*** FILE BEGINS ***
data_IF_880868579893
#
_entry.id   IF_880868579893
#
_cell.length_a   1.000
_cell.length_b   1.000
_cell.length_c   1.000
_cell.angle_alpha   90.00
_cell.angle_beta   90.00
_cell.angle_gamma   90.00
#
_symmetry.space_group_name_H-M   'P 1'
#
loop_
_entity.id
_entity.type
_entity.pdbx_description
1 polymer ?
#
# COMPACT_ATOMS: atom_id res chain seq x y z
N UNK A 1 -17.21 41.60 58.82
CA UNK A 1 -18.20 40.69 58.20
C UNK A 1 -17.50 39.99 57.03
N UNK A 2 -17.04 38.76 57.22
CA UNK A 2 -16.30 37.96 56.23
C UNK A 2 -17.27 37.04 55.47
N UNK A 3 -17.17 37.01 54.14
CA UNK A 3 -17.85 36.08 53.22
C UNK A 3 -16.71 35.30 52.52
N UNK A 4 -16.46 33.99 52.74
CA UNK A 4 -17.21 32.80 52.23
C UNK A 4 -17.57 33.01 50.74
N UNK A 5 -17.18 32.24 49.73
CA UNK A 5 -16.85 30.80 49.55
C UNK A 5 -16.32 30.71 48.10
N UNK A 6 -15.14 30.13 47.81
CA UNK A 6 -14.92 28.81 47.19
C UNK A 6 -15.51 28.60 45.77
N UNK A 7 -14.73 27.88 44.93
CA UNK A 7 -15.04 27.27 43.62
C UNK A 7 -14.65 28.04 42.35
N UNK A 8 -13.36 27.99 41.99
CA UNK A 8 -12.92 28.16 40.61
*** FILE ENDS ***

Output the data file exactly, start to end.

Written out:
data_IF_880868579893
#
_entry.id   IF_880868579893
#
_cell.length_a   1.000
_cell.length_b   1.000
_cell.length_c   1.000
_cell.angle_alpha   90.00
_cell.angle_beta   90.00
_cell.angle_gamma   90.00
#
_symmetry.space_group_name_H-M   'P 1'
#
loop_
_entity.id
_entity.type
_entity.pdbx_description
1 polymer ?
#
# COMPACT_ATOMS: atom_id res chain seq x y z
N UNK A 1 -17.21 41.60 58.82
CA UNK A 1 -18.20 40.69 58.20
C UNK A 1 -17.50 39.99 57.03
N UNK A 2 -17.04 38.76 57.22
CA UNK A 2 -16.30 37.96 56.23
C UNK A 2 -17.27 37.04 55.47
N UNK A 3 -17.17 37.01 54.14
CA UNK A 3 -17.85 36.08 53.22
C UNK A 3 -16.71 35.30 52.52
N UNK A 4 -16.46 33.99 52.74
CA UNK A 4 -17.21 32.80 52.23
C UNK A 4 -17.57 33.01 50.74
N UNK A 5 -17.18 32.24 49.73
CA UNK A 5 -16.85 30.80 49.55
C UNK A 5 -16.32 30.71 48.10
N UNK A 6 -15.14 30.13 47.81
CA UNK A 6 -14.92 28.81 47.19
C UNK A 6 -15.51 28.60 45.77
N UNK A 7 -14.73 27.88 44.93
CA UNK A 7 -15.04 27.27 43.62
C UNK A 7 -14.65 28.04 42.35
N UNK A 8 -13.36 27.99 41.99
CA UNK A 8 -12.92 28.16 40.61